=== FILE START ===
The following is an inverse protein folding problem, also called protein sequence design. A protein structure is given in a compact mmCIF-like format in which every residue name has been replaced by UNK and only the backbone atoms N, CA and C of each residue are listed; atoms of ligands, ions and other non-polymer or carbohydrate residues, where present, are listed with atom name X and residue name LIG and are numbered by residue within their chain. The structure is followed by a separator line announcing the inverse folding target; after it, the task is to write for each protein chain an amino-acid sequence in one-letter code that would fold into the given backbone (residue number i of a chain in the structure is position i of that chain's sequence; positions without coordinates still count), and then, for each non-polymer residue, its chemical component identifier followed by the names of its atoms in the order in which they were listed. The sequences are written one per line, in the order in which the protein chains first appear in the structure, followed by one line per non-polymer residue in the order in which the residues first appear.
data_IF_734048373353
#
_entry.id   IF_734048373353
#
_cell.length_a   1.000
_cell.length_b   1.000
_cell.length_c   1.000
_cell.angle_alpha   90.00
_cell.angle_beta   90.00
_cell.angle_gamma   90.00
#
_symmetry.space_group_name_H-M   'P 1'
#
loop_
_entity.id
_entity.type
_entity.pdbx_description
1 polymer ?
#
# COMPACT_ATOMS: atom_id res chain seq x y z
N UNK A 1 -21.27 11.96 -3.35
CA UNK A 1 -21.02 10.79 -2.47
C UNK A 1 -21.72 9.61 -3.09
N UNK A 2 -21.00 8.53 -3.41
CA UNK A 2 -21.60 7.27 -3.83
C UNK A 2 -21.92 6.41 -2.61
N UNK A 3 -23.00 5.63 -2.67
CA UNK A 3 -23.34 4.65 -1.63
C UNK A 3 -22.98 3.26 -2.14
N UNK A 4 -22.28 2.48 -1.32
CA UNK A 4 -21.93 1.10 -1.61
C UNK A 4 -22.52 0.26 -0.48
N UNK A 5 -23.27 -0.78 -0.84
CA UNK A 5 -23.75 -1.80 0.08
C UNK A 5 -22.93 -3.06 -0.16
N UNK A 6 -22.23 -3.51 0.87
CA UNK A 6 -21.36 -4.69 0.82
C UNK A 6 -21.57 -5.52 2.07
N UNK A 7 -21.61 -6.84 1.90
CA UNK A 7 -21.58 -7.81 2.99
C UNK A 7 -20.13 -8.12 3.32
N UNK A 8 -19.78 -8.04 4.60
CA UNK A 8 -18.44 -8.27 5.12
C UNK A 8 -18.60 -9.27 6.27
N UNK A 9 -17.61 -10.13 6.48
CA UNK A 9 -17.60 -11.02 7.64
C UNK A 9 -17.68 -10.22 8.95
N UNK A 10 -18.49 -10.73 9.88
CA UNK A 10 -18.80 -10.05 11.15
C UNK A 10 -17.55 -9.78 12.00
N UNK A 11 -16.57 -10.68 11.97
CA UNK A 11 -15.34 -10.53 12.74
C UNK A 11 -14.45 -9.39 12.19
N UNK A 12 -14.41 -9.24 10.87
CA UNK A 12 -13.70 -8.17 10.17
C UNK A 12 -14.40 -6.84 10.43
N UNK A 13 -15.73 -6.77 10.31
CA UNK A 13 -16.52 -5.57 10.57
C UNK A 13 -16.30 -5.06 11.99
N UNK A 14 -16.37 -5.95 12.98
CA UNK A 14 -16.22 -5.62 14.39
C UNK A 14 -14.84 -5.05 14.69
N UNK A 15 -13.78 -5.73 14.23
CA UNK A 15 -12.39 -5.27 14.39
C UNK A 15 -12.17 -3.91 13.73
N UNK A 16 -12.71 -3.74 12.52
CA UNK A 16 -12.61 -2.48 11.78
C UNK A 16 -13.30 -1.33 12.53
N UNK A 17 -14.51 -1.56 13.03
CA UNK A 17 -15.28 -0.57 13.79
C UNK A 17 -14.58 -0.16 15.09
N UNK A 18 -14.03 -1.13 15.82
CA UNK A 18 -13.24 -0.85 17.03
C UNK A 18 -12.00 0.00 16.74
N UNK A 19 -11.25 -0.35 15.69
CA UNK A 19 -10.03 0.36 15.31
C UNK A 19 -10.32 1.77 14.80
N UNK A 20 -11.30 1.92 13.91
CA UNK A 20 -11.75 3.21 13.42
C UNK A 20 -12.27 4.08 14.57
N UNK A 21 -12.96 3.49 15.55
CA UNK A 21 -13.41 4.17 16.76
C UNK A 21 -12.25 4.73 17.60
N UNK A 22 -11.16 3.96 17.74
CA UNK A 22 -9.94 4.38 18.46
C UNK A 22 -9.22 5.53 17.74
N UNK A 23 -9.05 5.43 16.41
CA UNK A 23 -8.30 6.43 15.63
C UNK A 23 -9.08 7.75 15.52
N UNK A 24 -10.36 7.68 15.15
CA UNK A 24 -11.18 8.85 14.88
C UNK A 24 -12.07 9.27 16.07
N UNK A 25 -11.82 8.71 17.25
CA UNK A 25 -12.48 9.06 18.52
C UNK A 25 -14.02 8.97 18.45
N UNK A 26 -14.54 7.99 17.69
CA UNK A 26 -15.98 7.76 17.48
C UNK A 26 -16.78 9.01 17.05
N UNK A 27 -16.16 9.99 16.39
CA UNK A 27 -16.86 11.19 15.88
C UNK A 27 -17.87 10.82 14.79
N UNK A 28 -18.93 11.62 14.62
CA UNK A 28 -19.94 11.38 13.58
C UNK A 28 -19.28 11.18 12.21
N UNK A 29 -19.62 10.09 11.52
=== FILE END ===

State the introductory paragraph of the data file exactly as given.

The following is an inverse protein folding problem, also called protein sequence design. A protein structure is given in a compact mmCIF-like format in which every residue name has been replaced by UNK and only the backbone atoms N, CA and C of each residue are listed; atoms of ligands, ions and other non-polymer or carbohydrate residues, where present, are listed with atom name X and residue name LIG and are numbered by residue within their chain. The structure is followed by a separator line announcing the inverse folding target; after it, the task is to write for each protein chain an amino-acid sequence in one-letter code that would fold into the given backbone (residue number i of a chain in the structure is position i of that chain's sequence; positions without coordinates still count), and then, for each non-polymer residue, its chemical component identifier followed by the names of its atoms in the order in which they were listed. The sequences are written one per line, in the order in which the protein chains first appear in the structure, followed by one line per non-polymer residue in the order in which the residues first appear.